HFJ pushing for front-of-package labelling to fight NCDs
The Heart Foundation of Jamaica has launched the 'Right To Know' campaign, in an effort to build support for the introduction of front of package labelling.
These labels allow consumers to correctly, quickly, and easily identify products that contain excessive amounts of sugar, sodium and trans fats.
Executive Director, Deborah Chen, said Jamaica is facing an epidemic as 78 percent of all deaths are caused by non-communicable diseases (NCDs).
One in every two Jamaicans or 54 percent of the population are overweight or obese and between 2010 to 2017, obesity among children ages 13 to 15 increased by 68 percent.
“NCDs are the leading cause of death and disability in Jamaica and continue to place a burden on our health system, our economy and families. We have to halt and reverse these worrying trends,” Chen said.
The executive director shared that research has shown that simple front of package warning labels have been most effective in discouraging unhealthy food choices.
“Our campaign is built around the assertion that we all have the right to know what’s in our food. Consumers have the right to information and the right to safe nutritious food,” said Chen, adding that a recent public opinion poll revealed that 92 percent of Jamaicans support front of package labelling.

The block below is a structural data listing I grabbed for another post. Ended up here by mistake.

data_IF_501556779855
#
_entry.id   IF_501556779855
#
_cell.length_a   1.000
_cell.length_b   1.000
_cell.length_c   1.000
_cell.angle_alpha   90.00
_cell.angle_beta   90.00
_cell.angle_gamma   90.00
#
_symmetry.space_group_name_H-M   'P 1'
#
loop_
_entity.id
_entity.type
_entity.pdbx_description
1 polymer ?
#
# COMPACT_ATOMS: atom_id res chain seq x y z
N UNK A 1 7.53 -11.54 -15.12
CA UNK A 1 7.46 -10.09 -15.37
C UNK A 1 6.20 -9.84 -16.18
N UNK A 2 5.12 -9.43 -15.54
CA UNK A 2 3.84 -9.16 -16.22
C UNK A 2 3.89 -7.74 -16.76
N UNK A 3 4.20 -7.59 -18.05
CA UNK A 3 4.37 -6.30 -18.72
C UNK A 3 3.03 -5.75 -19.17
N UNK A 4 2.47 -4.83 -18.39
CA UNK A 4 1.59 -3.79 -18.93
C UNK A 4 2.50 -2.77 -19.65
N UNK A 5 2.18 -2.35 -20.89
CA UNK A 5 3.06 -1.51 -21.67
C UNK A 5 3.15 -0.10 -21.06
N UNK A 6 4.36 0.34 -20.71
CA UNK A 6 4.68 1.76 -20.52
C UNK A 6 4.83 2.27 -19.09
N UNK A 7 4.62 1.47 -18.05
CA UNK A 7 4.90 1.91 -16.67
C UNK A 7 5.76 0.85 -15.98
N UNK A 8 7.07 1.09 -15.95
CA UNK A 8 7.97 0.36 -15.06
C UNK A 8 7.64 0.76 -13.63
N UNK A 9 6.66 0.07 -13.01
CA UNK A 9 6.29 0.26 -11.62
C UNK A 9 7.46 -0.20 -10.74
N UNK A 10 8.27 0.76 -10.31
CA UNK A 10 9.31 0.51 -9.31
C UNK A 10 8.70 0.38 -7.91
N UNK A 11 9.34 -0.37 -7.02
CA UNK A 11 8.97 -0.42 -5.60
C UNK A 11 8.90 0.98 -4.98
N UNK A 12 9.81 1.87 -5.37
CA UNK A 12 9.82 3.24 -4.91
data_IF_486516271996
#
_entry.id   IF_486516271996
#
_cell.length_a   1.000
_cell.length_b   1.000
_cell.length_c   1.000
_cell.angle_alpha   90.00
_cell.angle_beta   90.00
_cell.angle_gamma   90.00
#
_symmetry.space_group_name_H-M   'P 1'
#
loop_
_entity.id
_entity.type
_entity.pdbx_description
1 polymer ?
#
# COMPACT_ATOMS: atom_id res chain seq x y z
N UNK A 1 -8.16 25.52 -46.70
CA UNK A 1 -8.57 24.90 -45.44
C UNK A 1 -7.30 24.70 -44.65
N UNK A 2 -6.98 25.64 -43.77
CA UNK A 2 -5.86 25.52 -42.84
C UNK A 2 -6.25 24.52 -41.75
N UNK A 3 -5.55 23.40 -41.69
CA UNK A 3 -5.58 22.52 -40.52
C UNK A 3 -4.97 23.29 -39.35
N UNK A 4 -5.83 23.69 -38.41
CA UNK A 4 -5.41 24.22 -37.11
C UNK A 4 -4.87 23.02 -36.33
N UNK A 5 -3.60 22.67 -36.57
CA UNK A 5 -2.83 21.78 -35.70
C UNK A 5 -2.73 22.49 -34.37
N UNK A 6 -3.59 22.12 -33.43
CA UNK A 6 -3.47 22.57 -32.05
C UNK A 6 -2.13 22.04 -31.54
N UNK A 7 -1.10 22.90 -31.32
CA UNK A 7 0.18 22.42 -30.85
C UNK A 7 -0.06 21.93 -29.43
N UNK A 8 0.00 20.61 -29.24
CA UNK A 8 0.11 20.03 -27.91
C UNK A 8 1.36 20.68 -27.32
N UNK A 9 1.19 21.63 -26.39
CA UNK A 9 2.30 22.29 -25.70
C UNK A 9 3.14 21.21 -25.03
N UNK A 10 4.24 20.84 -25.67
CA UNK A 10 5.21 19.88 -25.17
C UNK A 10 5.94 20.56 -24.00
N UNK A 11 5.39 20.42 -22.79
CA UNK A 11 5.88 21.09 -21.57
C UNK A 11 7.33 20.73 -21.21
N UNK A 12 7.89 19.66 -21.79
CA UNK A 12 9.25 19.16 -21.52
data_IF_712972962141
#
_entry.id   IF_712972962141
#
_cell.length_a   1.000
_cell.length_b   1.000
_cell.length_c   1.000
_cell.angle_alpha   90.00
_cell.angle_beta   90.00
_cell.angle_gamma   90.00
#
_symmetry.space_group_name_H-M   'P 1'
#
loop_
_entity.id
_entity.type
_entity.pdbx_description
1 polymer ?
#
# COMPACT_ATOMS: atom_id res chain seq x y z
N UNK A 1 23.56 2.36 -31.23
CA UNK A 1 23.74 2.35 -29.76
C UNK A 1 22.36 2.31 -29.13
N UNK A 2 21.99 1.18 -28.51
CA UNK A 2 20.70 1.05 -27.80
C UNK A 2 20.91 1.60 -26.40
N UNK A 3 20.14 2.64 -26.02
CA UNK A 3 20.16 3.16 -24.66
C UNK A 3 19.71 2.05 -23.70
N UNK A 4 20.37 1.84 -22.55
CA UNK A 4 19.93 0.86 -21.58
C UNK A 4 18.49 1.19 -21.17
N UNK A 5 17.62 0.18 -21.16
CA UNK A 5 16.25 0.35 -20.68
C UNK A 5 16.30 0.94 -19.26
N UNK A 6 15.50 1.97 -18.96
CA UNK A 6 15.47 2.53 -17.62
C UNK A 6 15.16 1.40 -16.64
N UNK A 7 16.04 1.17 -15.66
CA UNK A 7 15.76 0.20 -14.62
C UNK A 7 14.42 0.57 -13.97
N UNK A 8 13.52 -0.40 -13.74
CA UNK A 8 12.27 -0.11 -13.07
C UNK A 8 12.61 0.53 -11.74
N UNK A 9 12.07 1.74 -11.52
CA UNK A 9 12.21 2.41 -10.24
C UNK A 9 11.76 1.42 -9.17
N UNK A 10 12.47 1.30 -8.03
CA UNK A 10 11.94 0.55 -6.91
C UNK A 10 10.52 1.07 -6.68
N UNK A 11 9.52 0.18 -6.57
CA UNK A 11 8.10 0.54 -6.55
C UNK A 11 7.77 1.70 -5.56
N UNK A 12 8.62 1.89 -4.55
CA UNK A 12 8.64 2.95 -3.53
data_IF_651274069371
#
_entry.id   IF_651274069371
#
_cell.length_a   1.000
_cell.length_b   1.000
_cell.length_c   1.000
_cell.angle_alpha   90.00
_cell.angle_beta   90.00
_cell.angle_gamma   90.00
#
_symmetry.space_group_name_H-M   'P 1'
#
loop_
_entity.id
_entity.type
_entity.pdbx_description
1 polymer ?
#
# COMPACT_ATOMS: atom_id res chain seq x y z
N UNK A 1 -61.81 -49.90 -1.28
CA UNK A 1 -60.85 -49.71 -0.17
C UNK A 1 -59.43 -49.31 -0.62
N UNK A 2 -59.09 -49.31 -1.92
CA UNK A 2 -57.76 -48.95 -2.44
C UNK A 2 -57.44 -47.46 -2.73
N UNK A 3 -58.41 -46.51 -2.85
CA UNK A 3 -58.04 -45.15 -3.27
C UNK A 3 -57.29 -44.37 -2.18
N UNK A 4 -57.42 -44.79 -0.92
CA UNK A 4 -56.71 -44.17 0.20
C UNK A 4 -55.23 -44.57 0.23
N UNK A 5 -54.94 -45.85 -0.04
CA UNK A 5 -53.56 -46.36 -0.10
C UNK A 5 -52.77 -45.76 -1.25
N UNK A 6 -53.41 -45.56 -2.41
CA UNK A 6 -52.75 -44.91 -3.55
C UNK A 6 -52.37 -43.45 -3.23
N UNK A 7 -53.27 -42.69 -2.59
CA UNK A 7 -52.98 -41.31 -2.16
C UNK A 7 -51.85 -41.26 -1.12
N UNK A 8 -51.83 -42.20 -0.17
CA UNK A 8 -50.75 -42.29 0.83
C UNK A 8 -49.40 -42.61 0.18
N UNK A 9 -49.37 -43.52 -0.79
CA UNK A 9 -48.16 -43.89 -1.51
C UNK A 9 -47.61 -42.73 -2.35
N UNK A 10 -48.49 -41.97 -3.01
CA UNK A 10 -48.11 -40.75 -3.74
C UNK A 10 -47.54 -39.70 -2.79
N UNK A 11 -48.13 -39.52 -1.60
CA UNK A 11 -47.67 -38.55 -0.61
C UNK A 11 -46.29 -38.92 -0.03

In her greetings, PAHO-WHO representative to Jamaica, Bernadette Theodore-Gandi, pointed out that being obese increases the risk of becoming severely ill from COVID-19 by seven times.
For people with diabetes, they are up to three times more likely to have severe symptoms or die, while the odds for severe COVID-19 increases by 2.3 times for people with hypertension.
Being hypertensive increases the risk of mortality from COVID-19 by 3.5 times.
“Unhealthy eating is a major contributor to the problem of NCDs. There is widespread availability of processed and ultra processed products and an essential part of the solution to this problem must be the creation of enabling environments, including the use of regulations to reduce the imbalance in the diet caused by intake of those products,” Theodore-Gandi said.
Minister of Health and Wellness, Dr Christopher Tufton, said the campaign has come at a critical time as COVID-19 has shown the vulnerability of people with NCDs.
Tufton outlined that the proposed labels are instructive for decision making and should be readily understood by all, as there is concern for both children and adults.
Tufton added that a study undertaken by his ministry, the University of Technology and PAHO, to examine the best performing front of package label options, is to be made available soon.
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